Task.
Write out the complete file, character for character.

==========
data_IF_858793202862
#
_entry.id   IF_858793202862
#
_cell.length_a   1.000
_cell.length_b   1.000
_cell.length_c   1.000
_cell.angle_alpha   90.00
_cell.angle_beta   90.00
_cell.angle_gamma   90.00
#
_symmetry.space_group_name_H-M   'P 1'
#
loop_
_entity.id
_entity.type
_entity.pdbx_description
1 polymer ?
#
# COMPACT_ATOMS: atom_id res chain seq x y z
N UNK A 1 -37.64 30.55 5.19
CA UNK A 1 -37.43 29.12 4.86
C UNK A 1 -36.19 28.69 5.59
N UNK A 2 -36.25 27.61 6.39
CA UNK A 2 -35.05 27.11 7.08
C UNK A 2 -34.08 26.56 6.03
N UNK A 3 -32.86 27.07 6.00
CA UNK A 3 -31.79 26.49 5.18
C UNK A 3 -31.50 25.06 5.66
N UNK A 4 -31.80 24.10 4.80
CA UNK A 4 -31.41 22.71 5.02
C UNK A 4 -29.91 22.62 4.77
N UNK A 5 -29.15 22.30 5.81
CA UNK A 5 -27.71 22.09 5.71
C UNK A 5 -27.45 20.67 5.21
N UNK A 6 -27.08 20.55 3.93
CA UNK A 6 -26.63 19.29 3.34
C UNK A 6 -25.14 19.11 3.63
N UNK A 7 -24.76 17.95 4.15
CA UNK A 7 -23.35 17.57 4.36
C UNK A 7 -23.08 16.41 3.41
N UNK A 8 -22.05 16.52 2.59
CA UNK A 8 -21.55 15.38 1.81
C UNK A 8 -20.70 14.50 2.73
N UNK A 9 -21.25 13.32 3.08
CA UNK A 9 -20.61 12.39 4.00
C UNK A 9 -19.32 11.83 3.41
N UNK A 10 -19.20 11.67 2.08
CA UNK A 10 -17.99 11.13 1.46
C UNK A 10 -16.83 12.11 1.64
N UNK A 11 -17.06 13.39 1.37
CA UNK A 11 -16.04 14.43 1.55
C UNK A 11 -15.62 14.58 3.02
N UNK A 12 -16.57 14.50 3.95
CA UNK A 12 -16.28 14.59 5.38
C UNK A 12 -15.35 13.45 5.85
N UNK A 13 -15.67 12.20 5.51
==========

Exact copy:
data_IF_858793202862
#
_entry.id   IF_858793202862
#
_cell.length_a   1.000
_cell.length_b   1.000
_cell.length_c   1.000
_cell.angle_alpha   90.00
_cell.angle_beta   90.00
_cell.angle_gamma   90.00
#
_symmetry.space_group_name_H-M   'P 1'
#
loop_
_entity.id
_entity.type
_entity.pdbx_description
1 polymer ?
#
# COMPACT_ATOMS: atom_id res chain seq x y z
N UNK A 1 -37.64 30.55 5.19
CA UNK A 1 -37.43 29.12 4.86
C UNK A 1 -36.19 28.69 5.59
N UNK A 2 -36.25 27.61 6.39
CA UNK A 2 -35.05 27.11 7.08
C UNK A 2 -34.08 26.56 6.03
N UNK A 3 -32.86 27.07 6.00
CA UNK A 3 -31.79 26.49 5.18
C UNK A 3 -31.50 25.06 5.66
N UNK A 4 -31.80 24.10 4.80
CA UNK A 4 -31.41 22.71 5.02
C UNK A 4 -29.91 22.62 4.77
N UNK A 5 -29.15 22.30 5.81
CA UNK A 5 -27.71 22.09 5.71
C UNK A 5 -27.45 20.67 5.21
N UNK A 6 -27.08 20.55 3.93
CA UNK A 6 -26.63 19.29 3.34
C UNK A 6 -25.14 19.11 3.63
N UNK A 7 -24.76 17.95 4.15
CA UNK A 7 -23.35 17.57 4.36
C UNK A 7 -23.08 16.41 3.41
N UNK A 8 -22.05 16.52 2.59
CA UNK A 8 -21.55 15.38 1.81
C UNK A 8 -20.70 14.50 2.73
N UNK A 9 -21.25 13.32 3.08
CA UNK A 9 -20.61 12.39 4.00
C UNK A 9 -19.32 11.83 3.41
N UNK A 10 -19.20 11.67 2.08
CA UNK A 10 -17.99 11.13 1.46
C UNK A 10 -16.83 12.11 1.64
N UNK A 11 -17.06 13.39 1.37
CA UNK A 11 -16.04 14.43 1.55
C UNK A 11 -15.62 14.58 3.02
N UNK A 12 -16.57 14.50 3.95
CA UNK A 12 -16.28 14.59 5.38
C UNK A 12 -15.35 13.45 5.85
N UNK A 13 -15.67 12.20 5.51